Each of the above formulations is adapted to be fed into the hoppers of a tabletting layer press for tabletting under pressure into layer tablets.
In addition to the choice of suitable formulations, consideration of certain other factors are necessary to assure faster dissolving properties of the enzyme layer: (a) the relative thickness of the layers, (b) the proportion of the effervescent producing composition in each layer and (c) the particle size of certain components in each layer.
In the tablets of the present invention, the enzyme layer, is less than one-half and preferably about one-third of the thickness of the total tablet. This may be achieved by employing less than 50 percent the Enzyme Formulation, and greater than 50 percent of the Active Oxygen Formulation. Preferred amounts are from about 30 to 35 percent of the Enzyme Formulation and correspondingly from about 70 to 65 percent of the Active Oxygen Formulation.
The Effervescent Formulation to be employed in each layer may or may not be identical. However, it is essential that the weight percent of the Effervescent Formulation per total weight of the components of each layer be different. Thus, the amount of the Effervescent Formulation in the enzyme layer is in the range of from about 75 to about 90 percent of the Enzyme Formulation. The amount of the Effervescent Formulation in the active oxygen layer is from about 30 to about 40 percent of the total weight of the components of the Active Oxygen Formulation.
The particle size of the components of the tablet are not uniform. Both layers of the tablet have ingredients of different particle size. Moreover, each layer has a different proportion of ingredients of various particle size. Thus, while it is not critical that the relative amounts of each different particle size be limited, it is essential that the enzyme layer have a larger proportion of the finely divided powder, i.e., powder which would pass through a No. 80 mesh sieve. The amount of the latter to be put in the enzyme layer is in the range of from about 30 to about 50 percent of the total weight of the enzyme layer. The amount of finely divided powder to be incorporated in the active oxygen layer is in the range of from about 20 to about 30 percent of the total weight of the active oxygen layer.
In addition, certain other factors are critical to ensure that the enzyme not be deactivated prematurely. Thus, the content of the active oxygen compound must be controlled. The content of the active oxygen compound is preferably in the range of from about 38 to about 42 percent of the total weight of the tablet. It is important also that excess acids not be employed. The formulations are adjusted so that on dissolution of the tablet, the pH is in the range for optional enzyme activity of the particular enzyme used. In the case of a neutral protease, the optimum pH range is from about pH 6.0 to about pH 7.5. A dye in the enzyme layer may be usefully employed as a timing indicator of cleaning accomplished. Thus, a dye with a fade time of 12 to 15 minutes could be employed to indicate substantial completion of cleaning of the denture. In the tablets of the present invention, a high percent of enzyme activity is retained for more than twenty minutes after dissolution of the tablet.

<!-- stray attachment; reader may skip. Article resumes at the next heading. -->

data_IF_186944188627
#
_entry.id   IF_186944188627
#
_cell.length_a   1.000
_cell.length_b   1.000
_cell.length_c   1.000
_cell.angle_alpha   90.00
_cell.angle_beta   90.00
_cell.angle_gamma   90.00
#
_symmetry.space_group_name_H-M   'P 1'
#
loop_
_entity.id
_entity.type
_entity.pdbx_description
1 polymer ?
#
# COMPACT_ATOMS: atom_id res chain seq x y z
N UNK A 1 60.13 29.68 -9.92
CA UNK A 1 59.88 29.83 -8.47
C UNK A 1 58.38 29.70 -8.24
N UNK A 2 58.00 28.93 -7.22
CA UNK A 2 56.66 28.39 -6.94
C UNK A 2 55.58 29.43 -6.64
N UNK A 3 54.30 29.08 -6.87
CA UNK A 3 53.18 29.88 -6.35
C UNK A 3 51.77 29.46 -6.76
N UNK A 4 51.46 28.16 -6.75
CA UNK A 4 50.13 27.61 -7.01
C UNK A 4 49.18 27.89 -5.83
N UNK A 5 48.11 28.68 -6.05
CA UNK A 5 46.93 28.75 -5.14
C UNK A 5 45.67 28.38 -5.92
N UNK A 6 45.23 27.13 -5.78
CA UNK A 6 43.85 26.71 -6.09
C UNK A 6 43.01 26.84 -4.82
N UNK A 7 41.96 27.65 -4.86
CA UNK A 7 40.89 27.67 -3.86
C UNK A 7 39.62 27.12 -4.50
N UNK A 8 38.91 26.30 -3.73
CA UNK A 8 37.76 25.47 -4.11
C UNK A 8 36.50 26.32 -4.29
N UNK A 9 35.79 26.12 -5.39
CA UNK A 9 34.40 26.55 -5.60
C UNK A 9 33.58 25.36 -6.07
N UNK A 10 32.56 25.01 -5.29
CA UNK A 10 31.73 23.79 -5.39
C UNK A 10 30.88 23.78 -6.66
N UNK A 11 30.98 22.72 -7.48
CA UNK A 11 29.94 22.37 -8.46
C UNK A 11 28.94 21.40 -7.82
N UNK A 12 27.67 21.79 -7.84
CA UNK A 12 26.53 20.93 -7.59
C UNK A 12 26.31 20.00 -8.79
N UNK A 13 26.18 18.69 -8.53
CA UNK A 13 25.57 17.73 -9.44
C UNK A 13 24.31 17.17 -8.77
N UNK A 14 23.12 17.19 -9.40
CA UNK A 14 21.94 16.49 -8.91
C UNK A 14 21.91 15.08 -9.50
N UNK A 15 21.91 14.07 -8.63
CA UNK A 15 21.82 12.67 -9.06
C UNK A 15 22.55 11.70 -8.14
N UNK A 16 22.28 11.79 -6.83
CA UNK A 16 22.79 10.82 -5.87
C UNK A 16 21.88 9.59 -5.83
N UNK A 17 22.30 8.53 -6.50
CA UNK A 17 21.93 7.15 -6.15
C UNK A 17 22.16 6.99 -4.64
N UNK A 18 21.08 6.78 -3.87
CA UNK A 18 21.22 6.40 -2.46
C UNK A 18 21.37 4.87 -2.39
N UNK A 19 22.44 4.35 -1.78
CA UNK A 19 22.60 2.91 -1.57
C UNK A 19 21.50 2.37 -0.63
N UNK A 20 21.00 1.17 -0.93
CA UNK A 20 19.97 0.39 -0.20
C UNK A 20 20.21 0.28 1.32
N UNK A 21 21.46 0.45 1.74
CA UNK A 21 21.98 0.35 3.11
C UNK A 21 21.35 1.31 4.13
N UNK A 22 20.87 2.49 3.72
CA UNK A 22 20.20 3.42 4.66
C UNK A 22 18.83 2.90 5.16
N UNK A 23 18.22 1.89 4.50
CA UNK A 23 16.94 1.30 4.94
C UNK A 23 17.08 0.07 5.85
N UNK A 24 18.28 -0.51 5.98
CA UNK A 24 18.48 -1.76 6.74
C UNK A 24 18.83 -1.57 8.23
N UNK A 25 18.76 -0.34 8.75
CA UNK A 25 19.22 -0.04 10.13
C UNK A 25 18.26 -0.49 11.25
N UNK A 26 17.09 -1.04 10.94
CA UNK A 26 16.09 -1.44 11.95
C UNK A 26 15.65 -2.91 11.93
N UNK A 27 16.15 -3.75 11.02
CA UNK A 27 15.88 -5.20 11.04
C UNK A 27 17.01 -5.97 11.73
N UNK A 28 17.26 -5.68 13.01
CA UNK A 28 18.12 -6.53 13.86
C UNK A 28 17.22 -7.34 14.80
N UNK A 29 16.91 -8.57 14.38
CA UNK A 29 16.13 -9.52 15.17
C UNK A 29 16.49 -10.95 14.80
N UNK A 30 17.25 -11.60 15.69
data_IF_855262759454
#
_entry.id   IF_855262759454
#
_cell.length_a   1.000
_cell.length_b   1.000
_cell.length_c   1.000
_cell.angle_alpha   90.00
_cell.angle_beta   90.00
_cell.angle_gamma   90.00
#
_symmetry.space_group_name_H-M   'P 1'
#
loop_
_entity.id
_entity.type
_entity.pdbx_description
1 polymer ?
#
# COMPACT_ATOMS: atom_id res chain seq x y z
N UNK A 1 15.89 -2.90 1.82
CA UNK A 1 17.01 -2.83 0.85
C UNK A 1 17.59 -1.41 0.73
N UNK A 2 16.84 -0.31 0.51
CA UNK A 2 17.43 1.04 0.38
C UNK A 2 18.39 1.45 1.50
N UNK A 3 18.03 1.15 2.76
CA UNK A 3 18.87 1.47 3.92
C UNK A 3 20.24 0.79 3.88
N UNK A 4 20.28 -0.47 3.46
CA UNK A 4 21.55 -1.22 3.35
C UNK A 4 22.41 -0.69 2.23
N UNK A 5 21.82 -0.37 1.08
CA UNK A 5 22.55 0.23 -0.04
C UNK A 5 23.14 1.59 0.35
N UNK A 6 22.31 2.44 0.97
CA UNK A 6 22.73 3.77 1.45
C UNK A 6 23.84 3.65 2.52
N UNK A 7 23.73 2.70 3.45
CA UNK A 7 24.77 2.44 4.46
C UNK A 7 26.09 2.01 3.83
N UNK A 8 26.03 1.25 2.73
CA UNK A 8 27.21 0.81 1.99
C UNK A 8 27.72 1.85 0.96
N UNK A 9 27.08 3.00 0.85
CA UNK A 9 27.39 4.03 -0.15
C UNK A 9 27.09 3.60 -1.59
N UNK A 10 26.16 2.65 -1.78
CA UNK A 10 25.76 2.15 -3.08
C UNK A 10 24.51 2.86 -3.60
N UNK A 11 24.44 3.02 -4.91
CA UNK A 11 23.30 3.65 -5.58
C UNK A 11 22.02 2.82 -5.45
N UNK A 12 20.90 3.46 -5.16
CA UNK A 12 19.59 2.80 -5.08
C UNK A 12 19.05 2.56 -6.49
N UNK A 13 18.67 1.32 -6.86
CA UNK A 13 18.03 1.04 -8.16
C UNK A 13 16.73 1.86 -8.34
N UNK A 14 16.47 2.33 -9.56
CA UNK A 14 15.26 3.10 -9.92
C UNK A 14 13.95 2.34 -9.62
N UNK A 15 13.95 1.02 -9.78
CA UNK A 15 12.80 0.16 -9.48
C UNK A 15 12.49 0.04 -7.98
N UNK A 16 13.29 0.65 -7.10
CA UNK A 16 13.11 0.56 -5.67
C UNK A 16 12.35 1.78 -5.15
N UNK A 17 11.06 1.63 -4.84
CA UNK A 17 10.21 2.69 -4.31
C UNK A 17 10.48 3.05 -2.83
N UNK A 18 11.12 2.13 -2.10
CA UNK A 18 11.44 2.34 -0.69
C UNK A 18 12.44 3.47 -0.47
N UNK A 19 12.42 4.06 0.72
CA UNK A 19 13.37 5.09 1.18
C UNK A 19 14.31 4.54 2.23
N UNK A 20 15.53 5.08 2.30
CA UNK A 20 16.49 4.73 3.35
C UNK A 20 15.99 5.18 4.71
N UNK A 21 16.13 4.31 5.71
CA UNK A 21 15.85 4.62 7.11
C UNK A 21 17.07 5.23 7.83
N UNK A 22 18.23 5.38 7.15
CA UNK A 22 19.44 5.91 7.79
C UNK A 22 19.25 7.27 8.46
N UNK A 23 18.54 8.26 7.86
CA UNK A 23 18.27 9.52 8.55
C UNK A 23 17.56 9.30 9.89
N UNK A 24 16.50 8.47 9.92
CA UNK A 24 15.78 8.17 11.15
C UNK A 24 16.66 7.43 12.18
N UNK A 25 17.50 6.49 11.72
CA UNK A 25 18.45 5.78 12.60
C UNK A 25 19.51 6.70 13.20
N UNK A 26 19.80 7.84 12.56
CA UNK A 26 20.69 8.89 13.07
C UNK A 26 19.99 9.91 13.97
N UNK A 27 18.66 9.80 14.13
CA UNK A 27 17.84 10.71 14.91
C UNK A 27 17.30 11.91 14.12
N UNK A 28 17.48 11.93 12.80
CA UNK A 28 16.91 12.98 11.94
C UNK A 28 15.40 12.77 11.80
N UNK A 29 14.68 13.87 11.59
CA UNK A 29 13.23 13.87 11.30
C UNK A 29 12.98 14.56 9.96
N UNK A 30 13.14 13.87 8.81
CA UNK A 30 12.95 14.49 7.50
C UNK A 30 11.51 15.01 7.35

The formulations prepared as above described are fed into the hoppers of a tabletting layer press for tabletting under pressure into two layer tablets. Generally, from about 25,000 to about 35,000 grams of the formulations are employed for every 10,000 tablets. The compressed layered tablets are then packaged in hermetically sealed packets in a conventional manner. In use, the tablets, when placed in water, dissolve in such a manner that the enzyme layer dissolves within the first 30 to 60 seconds and the active oxygen layer dissolves in about 60 to about 120 seconds. The enzymatic activity proceeds before the concentration of the active oxygen compound has reached a level to inactivate the enzyme. Thus, the denture cleanser tablets of the present invention contain both enzyme and active oxygen compound in which the effectiveness of the enzyme is retained both during storage and use.